NMARG was formed in 2005 and is a group of about 60 members who are mostly involved with the conservation and monitoring of the reptiles and amphibians found in the area, especially the rarest two species, the Merseyside Race Sand Lizard and the Natterjack Toad.
During the Winter months, we undertake habitat management work, in partnership with other ARG groups and the Sefton Council Coast and Countryside Ranger Service. This vital work involves the clearance of unwanted scrub and trees, especially Sea Buckthorn, a highly invasive alien shrub on the Sefton Coast, which would otherwise shade out the precious Sand Lizard and Natterjack habitat. In the Spring, NMARG members also help to create and maintain the patches of bare sand essential for Sand Lizard egg laying.
During the Spring and Summer months we spend a large amount of time recording and monitoring the local reptile and amphibian species, especially the rarer species. NMARG's EPS licensed members also provide training in reptile and amphibian surveying.
Anyone wishing to get involved, seeking advice or supplying records are very welcome. Please contact Mike Brown at firstname.lastname@example.org
An unusual rarity has turned up on the local beaches in the last few days. Kemp's ridley sea turtle is the smallest and rarest sea turtle in the world and is critically endangered. However, one (or possibly two separate individuals) have been found stranded on the Merseyside sea shore (see photo above), far from their normal habitat in the warm, shallow waters of the western Atlantic ocean. In fact, most of the world's adult population of these two feet long turtles breed on one 16 mile long beach in Mexico.
Unusual weather patterns are thought to have brought these turtles to our cold shores, with other specimens found on Walney Island in Cumbria and in the Netherlands. Anyone finding a stranded turtle on the beach should contact the local RSPCA or the Ranger Service, who will arrange its rescue and, hopefully, recovery. The turtles should not be returned to the sea, as the water is far too cold. They require shelter and warmth.
Winter habitat management gets underway
Posted on Thursday 18th December, 2014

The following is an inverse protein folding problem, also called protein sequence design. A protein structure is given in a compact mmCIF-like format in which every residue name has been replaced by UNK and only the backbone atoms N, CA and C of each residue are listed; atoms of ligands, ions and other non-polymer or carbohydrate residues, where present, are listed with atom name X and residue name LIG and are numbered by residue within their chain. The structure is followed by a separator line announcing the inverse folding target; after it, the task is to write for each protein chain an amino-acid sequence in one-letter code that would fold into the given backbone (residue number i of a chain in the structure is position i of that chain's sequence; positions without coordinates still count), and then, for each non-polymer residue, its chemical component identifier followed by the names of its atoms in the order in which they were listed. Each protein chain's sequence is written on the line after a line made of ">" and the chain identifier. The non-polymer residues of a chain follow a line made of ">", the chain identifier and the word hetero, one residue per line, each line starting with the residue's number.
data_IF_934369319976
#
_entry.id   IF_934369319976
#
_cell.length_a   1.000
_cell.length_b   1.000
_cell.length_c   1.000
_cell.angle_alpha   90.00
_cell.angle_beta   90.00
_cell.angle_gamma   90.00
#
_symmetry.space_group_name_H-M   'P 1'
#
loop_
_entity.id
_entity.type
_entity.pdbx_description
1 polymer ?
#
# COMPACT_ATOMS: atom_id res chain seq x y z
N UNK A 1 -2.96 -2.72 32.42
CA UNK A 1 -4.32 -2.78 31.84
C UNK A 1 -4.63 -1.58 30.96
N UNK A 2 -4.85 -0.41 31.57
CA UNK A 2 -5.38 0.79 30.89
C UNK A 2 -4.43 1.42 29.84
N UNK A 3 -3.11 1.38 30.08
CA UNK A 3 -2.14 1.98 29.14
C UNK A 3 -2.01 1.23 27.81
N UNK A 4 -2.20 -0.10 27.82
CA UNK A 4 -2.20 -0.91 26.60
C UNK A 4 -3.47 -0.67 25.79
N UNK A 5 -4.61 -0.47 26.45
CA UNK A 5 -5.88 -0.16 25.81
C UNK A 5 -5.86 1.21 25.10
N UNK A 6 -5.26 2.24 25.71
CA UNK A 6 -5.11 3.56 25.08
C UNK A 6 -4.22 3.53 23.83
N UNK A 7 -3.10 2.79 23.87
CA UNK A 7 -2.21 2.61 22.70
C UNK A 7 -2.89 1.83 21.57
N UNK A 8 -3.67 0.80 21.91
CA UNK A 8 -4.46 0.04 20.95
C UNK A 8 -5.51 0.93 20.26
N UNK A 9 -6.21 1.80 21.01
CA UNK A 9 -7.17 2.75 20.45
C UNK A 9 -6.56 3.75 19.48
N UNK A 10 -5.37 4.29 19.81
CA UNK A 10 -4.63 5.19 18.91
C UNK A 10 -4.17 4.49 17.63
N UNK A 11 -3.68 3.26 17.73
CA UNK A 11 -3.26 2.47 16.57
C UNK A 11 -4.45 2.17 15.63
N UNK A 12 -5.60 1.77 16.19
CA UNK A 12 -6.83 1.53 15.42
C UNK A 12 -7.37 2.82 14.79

Our first habitat management task of the Winter was undertaken on the weekend, 13/14 December, when we were joined by our three chainsaw wielding friends from SWWARG, Pete Hill, Richard Pond and Mark Barber, who helped us clear an enormous clump of sea Buckthorn on one of our fixed dune Sand Lizard and Common Lizard sites. The resulting brash was disposed of by dragging into several large, roaring fires, very efficiently organised by John G. from the Sefton Coast Ranger Service. (See the pictures above).
We also removed some smaller scrub and small trees from other parts of the site and we plan to remove more of this during the remainder of the Winter.
Many thanks to everyone who helped with this task, including the burning of the brash, which carried on into the following week.
Winter programme of conservation work
Posted on Friday 21st November, 2014
We have arranged the following weekend dates for habitat management work on the Sefton Coast this Winter. The tasks will consist of scrub and tree clearance for the benefit of Sand Lizards and Natterjack Toads. Anyone interested in joining us, please contact Mike at the email address below :
Saturday, Dec. 13 & Sunday, Dec. 14, 2014
Saturday, Jan. 10 & maybe Sunday, Jan. 11, 2015
Saturday, Jan. 31 & Sunday, Feb. 1, 2015
Saturday, Feb. 14 & Sunday, Feb. 15, 2015
All the above tasks will be joint with other ARG groups, but we will probably be arranging some additional tasks for our own group.
Hatchling Sand Lizards
Posted on Saturday 6th September, 2014
Hatchling Sand Lizards have been spotted on the Merseyside sand dunes since mid-August, but few so far in the more fixed dunes. They've also been seen in our re-introduction site this week, proof of successful breeding for the first time.
Today (Saturday, September 6th), several members of our group helped with the release of captive bred Sand Lizards in North-East Wales, the second of three planned releases at that site.
Sand Lizards find the Sand Patches
Posted on Friday 11th July, 2014
Following on from the previous News Story, we were delighted to discover some of our recently dug sand patches were quickly occupied by gravid female Sand Lizards which hadn't previously been recorded. We just hope they found the new sand patches to their liking and laid their eggs in them, but we won't really know until the hatchlings appear late in the Summer.
NMARG's next volunteer habitat management task is on Sunday, January 21st, when we will be tackling another area of invasive scrub on the Sefton Coast, in order to improve the habitat for Merseyside Sand Lizards. For further details, please email Mike Brown on email@example.com